One of the primary early Daoist texts, Huai Nan Zi (139 B.C.E.) follows in the tradition of Dao De Jing and Zhuangzi using the language and philosophy of these works, in some sections borrowing parts of the texts themselves. This text provides a view of what Ames refers to as “Han thinking” - a syncretic way of thinking and living that came, and continues, to be characteristically “Chinese.”
The Huainanzi comes from the central court of Emperor Wu (141-87 B.C.E.) and was thought to be given to him by his paternal uncle, Liu An, the king of Huainan, as a gift. Liu An was a respected scholar who gathered all ranking philosophies of his own court and recorded his reflections in a famous collection. Liu An’s court was a center of Daoist culture and a hold out against the powerful growing influence of Confucianism.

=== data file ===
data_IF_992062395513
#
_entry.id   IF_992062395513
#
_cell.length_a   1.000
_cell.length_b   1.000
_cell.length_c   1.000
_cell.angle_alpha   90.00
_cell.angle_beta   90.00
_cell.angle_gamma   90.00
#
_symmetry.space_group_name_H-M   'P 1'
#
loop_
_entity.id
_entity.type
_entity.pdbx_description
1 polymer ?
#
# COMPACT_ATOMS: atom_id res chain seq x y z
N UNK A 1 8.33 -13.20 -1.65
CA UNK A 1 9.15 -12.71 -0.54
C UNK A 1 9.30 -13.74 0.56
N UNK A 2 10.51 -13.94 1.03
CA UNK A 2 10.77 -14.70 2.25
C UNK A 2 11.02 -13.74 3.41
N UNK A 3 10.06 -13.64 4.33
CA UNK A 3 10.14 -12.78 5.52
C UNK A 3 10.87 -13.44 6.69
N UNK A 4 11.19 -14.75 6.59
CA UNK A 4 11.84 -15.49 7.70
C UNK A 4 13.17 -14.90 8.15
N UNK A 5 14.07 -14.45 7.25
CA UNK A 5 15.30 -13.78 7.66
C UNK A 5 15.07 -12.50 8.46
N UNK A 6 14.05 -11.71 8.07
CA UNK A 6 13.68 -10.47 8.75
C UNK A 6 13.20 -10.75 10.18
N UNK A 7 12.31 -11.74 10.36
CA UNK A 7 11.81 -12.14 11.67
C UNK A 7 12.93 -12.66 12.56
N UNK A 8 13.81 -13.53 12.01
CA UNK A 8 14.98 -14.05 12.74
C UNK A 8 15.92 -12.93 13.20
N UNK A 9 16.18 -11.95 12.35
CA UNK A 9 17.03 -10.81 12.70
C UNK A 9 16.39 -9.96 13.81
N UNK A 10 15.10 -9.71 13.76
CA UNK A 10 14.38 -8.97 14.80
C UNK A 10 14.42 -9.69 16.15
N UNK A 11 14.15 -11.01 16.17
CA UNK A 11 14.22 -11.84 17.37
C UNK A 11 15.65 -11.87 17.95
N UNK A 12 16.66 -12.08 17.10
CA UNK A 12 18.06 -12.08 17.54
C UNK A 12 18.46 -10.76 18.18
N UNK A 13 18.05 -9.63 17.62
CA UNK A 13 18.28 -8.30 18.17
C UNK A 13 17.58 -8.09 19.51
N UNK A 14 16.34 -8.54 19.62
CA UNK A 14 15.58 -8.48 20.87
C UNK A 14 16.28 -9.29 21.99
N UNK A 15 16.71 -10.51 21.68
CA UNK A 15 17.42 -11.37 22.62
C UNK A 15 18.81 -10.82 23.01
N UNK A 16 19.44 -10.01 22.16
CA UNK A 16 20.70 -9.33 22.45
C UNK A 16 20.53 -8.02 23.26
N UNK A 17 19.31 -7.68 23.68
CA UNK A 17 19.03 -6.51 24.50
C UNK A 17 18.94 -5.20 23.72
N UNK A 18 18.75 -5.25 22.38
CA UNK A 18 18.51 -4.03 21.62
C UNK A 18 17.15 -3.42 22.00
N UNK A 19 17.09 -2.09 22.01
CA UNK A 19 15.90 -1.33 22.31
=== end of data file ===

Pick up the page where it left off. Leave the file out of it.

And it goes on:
“The central message of Tracing Dao to Its Source, and the Huainanzi broadly, is philosophical. It advocates inclusivity - an appreciation of the contribution that each and everything can make to the well-bring of the whole when orchestrated by able leadership into a productive harmony… a compelling Daoistic argument against political centralism, expansionism, and zero-sum consolidation of power that was driving the imperial court during the first century of the Han dynasty.” (p.5)